I would make the bench bigger than what you think would suffice. You never know what future needs and desires will lead to. Nothing worse than trying to work on a crowded bench because it is too short and knowing that you had the room and materials to initially make it longer. Make it no wider than your "reach" , minus a few inches.
 

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Discussion Starter · #14 ·
I moved that one cut piece into the garage this morning. Good god, that bugger is heavy. I'm glad trees are round and can be rolled. Measures at 40 inches and stands flat and steady. So another cut and a couple of rip cuts for a plank and I'll be setting up for reloading. Bear season starts in 2 days. :)
 

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Discussion Starter · #15 ·
I would make the bench bigger than what you think would suffice. You never know what future needs and desires will lead to. Nothing worse than trying to work on a crowded bench because it is too short and knowing that you had the room and materials to initially make it longer. Make it no wider than your "reach" , minus a few inches.
Nice thing about where I'm living, endless supply of trees for making tables and benches. I'm thinking this one for reloading and another later for general purposes.
 

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Bud, it is your choice, so do not misunderstand me when I say this. You have been warned and warned about what is going to happen to your bench if you don't air dry it. You seem like you aren't paying attention to it. It isn't an opinion. If that is acceptable to you then sobeit. But, if you want to be truly satisfied and not be replacing it next year, you had better heed this advice. If re-doing it later is fine than I'm out of line. Watch what happens if you bolt your press to that green log. If it doesn't bust as it dries, it is going to harden around the bolts requiring you to re-locate it in time because it will get loose. I'm betting on it busting as it dries.

I ask you to consider that 7 framing studs will make you a bench 46 5/16 inches long, 35 inches deep, be screwed to the wall. Use 5 studs cut in half for the surface planking, one stud for the legs, and one stud for the framing. $28 if you have to buy the screws and two lag bolts. It will take you about 30 minutes to build. And it will do a great job. Much better than trying to use a busted, warped, splitting piece of drying wood. This is all I'm going to say about it other than you got a great idea to make a great bench. Do it right and you'll only do it once. Use that log wet and you wish you hadn't. Good luck in whatever you decide.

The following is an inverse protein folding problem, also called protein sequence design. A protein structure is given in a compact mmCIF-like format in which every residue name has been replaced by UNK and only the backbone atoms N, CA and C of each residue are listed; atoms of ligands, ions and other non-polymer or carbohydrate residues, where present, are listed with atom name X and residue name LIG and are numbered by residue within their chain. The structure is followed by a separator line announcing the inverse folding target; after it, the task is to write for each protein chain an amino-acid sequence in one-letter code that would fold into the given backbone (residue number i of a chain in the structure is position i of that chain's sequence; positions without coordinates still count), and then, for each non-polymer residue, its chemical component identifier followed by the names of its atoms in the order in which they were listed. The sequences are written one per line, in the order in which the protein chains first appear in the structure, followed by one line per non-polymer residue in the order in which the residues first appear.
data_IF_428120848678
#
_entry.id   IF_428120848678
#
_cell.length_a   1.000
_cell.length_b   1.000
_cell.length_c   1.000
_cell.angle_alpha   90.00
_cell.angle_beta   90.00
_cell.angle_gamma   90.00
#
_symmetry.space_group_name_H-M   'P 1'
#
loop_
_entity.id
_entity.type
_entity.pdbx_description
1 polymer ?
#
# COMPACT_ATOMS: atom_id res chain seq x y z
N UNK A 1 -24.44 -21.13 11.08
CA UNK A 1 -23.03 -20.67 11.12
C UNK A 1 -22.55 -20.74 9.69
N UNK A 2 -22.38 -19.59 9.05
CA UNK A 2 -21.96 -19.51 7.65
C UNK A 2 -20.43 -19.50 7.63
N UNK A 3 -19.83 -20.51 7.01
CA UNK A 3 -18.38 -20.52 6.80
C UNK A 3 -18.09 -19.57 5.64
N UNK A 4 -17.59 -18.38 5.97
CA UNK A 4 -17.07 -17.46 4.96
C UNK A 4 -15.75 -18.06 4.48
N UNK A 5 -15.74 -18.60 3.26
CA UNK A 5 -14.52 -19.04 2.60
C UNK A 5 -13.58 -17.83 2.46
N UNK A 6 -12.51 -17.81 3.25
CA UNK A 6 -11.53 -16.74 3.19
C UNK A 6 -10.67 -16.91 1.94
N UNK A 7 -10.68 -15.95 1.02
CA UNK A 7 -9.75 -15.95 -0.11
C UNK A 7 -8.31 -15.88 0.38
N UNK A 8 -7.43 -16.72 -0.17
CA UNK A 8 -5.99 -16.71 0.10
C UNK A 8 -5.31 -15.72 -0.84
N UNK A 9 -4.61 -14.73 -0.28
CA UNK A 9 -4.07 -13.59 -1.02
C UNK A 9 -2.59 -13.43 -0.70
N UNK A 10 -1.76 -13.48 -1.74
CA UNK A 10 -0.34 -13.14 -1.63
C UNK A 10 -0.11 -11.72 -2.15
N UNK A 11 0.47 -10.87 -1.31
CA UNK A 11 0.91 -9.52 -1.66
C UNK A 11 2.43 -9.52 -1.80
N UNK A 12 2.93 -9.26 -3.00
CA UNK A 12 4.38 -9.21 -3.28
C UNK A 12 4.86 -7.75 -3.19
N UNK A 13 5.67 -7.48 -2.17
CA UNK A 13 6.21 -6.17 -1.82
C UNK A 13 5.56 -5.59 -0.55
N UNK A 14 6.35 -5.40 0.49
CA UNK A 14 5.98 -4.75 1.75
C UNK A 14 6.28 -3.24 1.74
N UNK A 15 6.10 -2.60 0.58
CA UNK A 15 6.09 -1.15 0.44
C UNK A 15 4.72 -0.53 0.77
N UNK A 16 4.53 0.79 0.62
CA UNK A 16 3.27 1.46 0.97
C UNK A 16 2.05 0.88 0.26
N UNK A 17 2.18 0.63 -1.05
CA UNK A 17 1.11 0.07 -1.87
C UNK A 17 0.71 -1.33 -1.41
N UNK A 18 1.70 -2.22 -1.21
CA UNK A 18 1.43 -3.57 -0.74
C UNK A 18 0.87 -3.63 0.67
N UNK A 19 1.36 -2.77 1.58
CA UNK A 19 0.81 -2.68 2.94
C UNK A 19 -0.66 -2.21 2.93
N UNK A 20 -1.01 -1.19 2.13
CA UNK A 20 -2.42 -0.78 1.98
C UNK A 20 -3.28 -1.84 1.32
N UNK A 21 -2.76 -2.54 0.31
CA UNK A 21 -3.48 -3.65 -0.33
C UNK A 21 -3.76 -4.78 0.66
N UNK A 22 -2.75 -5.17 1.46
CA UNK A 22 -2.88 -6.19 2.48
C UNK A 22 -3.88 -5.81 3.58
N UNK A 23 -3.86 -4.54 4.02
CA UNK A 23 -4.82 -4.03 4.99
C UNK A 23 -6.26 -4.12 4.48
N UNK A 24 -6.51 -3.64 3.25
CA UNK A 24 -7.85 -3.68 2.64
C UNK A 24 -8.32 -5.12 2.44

God Bless
 

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Weld up a heavy 4 inch channel steel frame and use many bolts to anchor it to that frame.
 

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Discussion Starter · #18 ·
FWIW, if that log isn't dry, it is going to split and warp at the worst, or split and cup at the least after you saw it and it does dry. If you can wait a bit, debarking it laying it on blocks in the sun will definitely help minimize it.

God Bless
I guess I'll find out. I've various log stumps, that I use to split firewood on, that are several years old from neighbors clearing and thinning that were left out in the open and are solid without any cracking, splitting or warping. Tamarack and Fir are like this. Jack Pine does crack readily. The plank is going to sit out for a few days, planed if needed, belt sanded, then brought in and treated. I've an expert here and this is the recommendation, and that the bench will be good for 20+ years. If it only lasts 5 years, fine, there is lots and lots of wood around here. In fact 2 million acres worth starting 1/8 mile down the road. :)

Lolo National Forest - Home

BTW, this bench is costing me a box of bullets, and whatever a couple of 5" lag bolts costs.
 

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MontanaMarlin336,

Go for it. Nothing like a good bench to help the process.

Once it is finished don't punch the bench top full of hole, google Under Bench Receiver System on the net to see how to avoid the messed up top issue.

Crusty Deary Ol'Coot
 

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Discussion Starter · #20 · (Edited)
It's evolving as the work progresses. There will be two benches total. The 2nd for general purposes...

More planing, grinding, sanding, several coats of polyurethane, then assembly. :)


ReloadingPressBench3.jpg ReloadingPressBench5.jpg ReloadingPressBench11.jpg ReloadingPressBench18.jpg ReloadingPressBench20.jpg